Medical Education Could Help Solve Disparities in LGBTQ+ Healthcare
Despite progress, many people in the LGBTQ+ community continue to face discrimination in all facets of their lives, including healthcare. A survey by the Center for American Progress found that more than 1 in 3 LGBTQ+ Americans faced discrimination of some kind last year. In addition, about 25% of LGBTQ+ people who were discriminated against in the past year said they either delayed or skipped necessary medical care due to concerns about further harm. This discrimination has a negative impact on the physical and mental health of LGBTQ+ people — and this is particularly true for transgender people. They report being misgendered by their healthcare professional, having care refused to them for their gender identity, receiving care from a provider who was visibly uncomfortable, and having to educate their provider about transgender people so they could receive proper treatment. Improved education and training of healthcare professionals on LGBTQ+-related health topics can help to reduce discrimination and boost the health of the community, research shows.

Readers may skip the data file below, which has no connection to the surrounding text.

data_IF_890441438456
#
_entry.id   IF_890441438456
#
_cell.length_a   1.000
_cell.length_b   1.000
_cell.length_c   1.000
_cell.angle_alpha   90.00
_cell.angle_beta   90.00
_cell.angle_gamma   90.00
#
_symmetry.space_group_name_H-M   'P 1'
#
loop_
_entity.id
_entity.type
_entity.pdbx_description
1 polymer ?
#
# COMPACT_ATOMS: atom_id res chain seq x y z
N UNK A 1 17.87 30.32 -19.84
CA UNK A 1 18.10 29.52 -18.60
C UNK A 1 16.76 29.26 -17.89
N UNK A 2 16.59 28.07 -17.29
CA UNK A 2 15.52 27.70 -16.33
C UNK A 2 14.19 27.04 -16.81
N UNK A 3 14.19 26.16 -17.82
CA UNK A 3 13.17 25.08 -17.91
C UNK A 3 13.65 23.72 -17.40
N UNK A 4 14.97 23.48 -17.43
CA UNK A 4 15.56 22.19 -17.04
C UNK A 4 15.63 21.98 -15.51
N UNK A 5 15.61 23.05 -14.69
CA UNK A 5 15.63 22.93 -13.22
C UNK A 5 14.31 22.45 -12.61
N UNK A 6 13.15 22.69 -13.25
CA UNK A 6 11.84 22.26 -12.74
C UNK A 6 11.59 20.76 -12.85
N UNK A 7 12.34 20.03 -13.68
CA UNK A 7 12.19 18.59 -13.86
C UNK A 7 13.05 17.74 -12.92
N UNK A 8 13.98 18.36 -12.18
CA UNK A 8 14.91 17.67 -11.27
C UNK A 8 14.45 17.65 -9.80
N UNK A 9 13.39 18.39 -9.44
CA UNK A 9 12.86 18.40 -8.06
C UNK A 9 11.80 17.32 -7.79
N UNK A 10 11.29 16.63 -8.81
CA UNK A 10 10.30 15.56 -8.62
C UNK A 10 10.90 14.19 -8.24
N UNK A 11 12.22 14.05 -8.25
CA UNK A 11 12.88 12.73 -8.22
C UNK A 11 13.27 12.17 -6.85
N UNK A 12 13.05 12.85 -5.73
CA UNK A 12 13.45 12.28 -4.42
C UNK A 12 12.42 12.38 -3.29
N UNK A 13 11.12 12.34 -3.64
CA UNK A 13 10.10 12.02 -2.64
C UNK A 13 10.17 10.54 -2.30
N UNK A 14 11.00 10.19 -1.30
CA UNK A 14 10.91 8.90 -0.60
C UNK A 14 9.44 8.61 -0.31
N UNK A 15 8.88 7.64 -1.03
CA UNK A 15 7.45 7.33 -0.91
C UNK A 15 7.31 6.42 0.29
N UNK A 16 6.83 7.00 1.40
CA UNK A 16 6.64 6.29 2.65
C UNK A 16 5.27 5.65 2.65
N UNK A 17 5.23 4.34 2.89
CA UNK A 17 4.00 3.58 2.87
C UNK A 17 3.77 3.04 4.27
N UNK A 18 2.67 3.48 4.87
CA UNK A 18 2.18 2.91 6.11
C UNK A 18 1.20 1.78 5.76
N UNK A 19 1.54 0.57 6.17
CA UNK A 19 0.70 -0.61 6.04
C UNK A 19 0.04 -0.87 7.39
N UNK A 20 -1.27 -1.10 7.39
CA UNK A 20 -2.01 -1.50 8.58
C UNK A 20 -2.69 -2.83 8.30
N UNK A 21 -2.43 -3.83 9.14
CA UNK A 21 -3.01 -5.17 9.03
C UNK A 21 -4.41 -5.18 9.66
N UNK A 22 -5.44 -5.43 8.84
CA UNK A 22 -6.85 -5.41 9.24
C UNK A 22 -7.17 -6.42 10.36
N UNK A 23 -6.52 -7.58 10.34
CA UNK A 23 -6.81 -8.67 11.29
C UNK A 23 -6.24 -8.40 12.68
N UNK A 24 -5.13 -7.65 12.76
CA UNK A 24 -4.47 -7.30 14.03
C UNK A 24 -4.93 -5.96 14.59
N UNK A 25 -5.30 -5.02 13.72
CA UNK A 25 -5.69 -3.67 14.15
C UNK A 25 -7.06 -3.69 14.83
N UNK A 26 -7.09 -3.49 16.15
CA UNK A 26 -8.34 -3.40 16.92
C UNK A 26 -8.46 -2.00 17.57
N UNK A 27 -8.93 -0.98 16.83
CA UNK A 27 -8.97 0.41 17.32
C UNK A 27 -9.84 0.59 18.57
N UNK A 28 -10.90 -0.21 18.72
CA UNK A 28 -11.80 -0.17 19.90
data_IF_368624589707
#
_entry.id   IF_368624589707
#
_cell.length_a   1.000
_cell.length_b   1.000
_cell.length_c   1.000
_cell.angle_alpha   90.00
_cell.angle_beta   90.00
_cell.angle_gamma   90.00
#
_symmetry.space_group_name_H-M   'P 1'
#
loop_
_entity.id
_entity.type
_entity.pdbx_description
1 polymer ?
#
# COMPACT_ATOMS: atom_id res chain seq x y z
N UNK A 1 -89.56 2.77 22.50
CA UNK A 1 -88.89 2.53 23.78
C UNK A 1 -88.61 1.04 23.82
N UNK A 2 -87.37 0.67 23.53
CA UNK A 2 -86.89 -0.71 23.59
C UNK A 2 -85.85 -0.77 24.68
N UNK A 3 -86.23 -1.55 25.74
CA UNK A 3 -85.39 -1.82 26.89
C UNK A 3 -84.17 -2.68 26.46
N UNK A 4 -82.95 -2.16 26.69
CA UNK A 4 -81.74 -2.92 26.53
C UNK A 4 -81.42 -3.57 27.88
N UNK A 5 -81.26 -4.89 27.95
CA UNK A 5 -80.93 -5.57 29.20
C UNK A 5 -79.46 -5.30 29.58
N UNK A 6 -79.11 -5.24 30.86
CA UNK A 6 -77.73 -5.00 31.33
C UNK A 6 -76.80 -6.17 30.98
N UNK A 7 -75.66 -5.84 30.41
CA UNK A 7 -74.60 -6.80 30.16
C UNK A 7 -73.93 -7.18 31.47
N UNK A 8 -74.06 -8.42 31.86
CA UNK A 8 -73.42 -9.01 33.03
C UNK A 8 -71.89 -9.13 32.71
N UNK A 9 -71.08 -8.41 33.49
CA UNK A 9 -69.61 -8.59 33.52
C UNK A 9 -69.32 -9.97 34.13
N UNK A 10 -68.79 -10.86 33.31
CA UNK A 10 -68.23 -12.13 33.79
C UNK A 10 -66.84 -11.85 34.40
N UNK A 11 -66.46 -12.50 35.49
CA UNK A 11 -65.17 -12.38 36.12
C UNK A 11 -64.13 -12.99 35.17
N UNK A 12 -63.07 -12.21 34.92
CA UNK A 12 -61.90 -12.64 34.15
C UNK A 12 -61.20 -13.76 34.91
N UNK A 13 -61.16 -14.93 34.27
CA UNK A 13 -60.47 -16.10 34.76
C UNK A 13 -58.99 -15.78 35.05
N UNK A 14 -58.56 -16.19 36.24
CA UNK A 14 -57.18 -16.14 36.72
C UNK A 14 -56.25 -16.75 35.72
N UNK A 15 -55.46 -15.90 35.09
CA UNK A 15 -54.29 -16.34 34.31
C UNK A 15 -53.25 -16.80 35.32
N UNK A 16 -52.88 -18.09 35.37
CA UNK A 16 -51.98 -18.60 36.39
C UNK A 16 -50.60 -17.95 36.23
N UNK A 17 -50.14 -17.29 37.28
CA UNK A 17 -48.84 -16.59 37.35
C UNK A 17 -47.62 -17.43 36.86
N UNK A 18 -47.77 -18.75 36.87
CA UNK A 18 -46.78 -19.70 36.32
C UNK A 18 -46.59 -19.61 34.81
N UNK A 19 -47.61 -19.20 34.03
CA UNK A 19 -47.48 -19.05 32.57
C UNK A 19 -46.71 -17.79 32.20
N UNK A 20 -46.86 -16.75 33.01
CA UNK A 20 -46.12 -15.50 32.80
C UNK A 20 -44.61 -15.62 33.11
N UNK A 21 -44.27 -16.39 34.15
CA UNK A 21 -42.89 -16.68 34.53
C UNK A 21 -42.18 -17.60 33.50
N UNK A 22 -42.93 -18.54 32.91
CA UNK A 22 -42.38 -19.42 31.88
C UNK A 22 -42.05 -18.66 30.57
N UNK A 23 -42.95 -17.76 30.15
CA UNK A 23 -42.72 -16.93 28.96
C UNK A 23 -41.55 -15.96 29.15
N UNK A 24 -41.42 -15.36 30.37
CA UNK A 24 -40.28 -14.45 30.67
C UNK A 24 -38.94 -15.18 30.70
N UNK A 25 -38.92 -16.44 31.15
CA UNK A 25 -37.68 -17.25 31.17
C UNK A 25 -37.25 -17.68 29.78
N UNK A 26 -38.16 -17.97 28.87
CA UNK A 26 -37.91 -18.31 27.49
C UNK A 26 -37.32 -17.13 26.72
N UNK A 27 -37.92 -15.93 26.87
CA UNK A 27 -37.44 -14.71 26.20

Medical educators at Boston University School of Medicine (BUSM) created the Sexual and Gender Minority Curriculum Assessment Tool (SGM-CAT) in an effort to determine where there are strengths and gaps in LGBTQ+ health topics in the curriculum. The researchers distilled 30 sexual and gender minority competencies from the Association of American Medical Colleges into 12 easy-to-understand topic areas. SGM-CAT is used to assess whether these topics are addressed in the curriculum and, if so, how and where they are addressed. Dr. Ann Zumwalt, associate professor in the Department of Anatomy and Neurobiology at Boston University School of Medicine, notes the "easy-to-understand tool … is really easy to modify to any curriculum, so we think it’s really good for other schools, because, regardless of what the curriculum is, you can get a really quick sense of where topics are being taught and where they’re not." Experts also stress that LGBTQ+ must continue past medical school. Dr. Dustin Nowaskie, founder and president of OutCare Health, a national LGBTQ+ healthcare nonprofit, says that "you have to start foundational, but then you have to give that ongoing training, because cultural competency is not a static entity."
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